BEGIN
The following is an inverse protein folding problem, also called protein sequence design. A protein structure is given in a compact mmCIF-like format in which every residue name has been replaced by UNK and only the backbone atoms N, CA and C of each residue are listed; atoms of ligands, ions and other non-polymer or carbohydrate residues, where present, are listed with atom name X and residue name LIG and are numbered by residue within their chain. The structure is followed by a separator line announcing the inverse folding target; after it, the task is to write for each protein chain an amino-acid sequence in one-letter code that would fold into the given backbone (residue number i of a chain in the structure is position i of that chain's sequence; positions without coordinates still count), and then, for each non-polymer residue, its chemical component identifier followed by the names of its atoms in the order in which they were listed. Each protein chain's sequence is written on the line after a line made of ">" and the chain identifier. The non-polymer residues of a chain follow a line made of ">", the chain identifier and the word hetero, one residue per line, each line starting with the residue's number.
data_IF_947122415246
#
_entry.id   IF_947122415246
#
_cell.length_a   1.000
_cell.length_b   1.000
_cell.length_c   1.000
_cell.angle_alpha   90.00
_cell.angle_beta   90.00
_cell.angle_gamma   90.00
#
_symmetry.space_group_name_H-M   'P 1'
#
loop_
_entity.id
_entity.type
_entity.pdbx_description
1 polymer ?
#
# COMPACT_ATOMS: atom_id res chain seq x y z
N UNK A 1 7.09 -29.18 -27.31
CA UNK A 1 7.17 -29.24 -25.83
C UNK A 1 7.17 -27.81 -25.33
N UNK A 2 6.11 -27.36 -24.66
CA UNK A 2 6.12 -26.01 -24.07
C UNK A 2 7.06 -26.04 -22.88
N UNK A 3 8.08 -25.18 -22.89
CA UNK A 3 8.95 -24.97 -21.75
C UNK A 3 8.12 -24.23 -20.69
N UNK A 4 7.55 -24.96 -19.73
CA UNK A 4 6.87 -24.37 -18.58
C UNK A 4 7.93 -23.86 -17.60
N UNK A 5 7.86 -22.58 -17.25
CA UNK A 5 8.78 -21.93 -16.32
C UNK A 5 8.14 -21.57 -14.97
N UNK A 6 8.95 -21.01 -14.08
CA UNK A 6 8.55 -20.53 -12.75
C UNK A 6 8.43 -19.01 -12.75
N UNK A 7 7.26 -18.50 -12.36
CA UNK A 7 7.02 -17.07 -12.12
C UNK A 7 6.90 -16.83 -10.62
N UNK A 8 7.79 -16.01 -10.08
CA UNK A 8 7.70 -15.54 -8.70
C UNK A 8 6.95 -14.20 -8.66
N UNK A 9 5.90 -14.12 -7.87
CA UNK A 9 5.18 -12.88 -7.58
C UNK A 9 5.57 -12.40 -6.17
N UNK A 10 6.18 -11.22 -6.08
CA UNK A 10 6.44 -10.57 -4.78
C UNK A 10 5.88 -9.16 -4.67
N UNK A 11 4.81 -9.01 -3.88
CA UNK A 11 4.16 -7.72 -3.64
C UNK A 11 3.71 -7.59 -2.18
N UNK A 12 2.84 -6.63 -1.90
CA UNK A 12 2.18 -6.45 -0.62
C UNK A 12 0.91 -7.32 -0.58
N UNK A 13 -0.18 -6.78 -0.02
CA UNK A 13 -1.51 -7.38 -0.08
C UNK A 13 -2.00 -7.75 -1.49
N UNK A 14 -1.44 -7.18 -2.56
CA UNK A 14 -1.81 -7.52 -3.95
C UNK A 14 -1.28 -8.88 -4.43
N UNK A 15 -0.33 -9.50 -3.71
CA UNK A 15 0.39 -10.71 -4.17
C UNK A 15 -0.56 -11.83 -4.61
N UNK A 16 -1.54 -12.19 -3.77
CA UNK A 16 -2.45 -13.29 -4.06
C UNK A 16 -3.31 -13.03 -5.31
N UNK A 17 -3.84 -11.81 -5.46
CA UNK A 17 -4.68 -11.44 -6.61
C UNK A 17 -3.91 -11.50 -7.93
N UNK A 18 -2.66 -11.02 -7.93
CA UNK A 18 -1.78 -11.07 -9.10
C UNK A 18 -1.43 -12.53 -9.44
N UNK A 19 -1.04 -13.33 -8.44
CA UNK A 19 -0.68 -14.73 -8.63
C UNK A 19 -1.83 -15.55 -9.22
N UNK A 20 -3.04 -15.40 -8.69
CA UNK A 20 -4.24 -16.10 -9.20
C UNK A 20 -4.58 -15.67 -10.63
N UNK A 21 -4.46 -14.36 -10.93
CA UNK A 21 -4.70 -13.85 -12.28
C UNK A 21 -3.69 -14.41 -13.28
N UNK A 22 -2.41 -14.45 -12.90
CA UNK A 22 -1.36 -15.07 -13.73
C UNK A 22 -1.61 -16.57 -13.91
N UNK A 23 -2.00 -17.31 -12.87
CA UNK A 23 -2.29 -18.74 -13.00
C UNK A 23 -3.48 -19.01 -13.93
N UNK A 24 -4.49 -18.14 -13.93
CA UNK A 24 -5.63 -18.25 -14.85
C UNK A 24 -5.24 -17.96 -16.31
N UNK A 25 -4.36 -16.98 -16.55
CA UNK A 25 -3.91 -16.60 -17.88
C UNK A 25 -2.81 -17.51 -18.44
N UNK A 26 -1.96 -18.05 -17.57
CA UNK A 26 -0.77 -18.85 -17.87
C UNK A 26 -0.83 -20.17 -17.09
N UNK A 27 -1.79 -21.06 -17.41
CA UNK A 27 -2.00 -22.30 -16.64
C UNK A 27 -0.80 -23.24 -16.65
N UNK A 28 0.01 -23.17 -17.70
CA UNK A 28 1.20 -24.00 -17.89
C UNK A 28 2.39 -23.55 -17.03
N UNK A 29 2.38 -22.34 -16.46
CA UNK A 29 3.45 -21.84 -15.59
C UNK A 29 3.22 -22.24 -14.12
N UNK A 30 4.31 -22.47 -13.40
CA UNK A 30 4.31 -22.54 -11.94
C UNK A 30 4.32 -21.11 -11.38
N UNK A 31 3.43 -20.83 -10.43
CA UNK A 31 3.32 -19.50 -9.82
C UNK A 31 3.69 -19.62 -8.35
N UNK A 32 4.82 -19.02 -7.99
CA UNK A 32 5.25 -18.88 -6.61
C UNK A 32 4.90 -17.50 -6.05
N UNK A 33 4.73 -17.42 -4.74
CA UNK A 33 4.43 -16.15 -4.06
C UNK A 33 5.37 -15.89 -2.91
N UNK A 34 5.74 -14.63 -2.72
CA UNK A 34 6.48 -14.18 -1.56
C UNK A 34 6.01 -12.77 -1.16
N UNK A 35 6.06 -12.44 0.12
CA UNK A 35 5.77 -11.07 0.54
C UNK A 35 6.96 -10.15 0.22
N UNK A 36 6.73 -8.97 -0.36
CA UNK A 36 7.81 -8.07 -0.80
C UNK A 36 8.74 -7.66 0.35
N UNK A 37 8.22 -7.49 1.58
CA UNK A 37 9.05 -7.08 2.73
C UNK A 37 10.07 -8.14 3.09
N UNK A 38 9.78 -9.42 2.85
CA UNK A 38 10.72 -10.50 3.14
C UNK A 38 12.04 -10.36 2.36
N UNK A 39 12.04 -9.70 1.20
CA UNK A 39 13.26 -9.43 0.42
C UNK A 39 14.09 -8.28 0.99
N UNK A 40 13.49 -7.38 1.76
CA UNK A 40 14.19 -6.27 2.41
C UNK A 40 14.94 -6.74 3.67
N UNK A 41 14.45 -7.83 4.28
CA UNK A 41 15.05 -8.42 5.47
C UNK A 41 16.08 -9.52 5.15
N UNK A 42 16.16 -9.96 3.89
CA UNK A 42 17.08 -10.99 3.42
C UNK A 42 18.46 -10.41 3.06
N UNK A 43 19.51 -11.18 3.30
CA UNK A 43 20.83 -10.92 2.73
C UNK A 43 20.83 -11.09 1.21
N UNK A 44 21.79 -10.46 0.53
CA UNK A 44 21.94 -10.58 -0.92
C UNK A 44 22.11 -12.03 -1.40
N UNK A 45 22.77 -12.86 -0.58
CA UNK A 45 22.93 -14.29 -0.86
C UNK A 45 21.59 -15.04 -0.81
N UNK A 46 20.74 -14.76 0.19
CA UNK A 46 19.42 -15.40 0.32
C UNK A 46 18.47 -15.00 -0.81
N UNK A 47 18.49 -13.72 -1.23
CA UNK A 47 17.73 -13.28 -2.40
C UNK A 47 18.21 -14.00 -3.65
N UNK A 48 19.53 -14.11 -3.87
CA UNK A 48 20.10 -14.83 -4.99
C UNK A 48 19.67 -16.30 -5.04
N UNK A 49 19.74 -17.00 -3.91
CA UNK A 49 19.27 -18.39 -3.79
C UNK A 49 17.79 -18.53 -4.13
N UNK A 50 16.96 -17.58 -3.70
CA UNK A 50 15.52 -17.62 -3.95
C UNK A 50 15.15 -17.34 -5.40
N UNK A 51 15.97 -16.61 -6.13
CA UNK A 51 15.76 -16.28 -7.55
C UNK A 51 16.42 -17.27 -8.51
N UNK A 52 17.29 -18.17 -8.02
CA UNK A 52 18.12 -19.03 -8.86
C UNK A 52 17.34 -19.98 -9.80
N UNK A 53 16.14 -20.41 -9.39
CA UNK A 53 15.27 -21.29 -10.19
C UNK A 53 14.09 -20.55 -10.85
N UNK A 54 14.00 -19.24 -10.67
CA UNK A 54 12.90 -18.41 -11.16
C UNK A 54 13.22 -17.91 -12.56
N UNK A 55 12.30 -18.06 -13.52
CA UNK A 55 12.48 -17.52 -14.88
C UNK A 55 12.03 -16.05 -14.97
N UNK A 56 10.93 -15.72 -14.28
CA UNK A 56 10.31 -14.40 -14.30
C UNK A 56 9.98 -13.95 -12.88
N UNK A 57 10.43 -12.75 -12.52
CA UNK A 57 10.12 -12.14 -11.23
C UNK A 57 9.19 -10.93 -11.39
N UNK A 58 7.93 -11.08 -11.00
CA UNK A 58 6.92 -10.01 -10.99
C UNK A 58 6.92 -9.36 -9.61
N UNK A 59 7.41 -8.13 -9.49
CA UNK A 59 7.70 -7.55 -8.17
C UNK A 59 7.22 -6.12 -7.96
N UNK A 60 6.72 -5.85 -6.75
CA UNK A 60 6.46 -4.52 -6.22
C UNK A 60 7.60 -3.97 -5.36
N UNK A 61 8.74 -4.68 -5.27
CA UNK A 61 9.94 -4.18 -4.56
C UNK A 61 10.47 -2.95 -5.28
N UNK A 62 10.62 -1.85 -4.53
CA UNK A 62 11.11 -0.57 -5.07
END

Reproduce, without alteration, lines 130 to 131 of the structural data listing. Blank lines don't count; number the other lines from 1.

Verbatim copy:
N UNK A 37 8.22 -7.49 1.58
CA UNK A 37 9.05 -7.08 2.73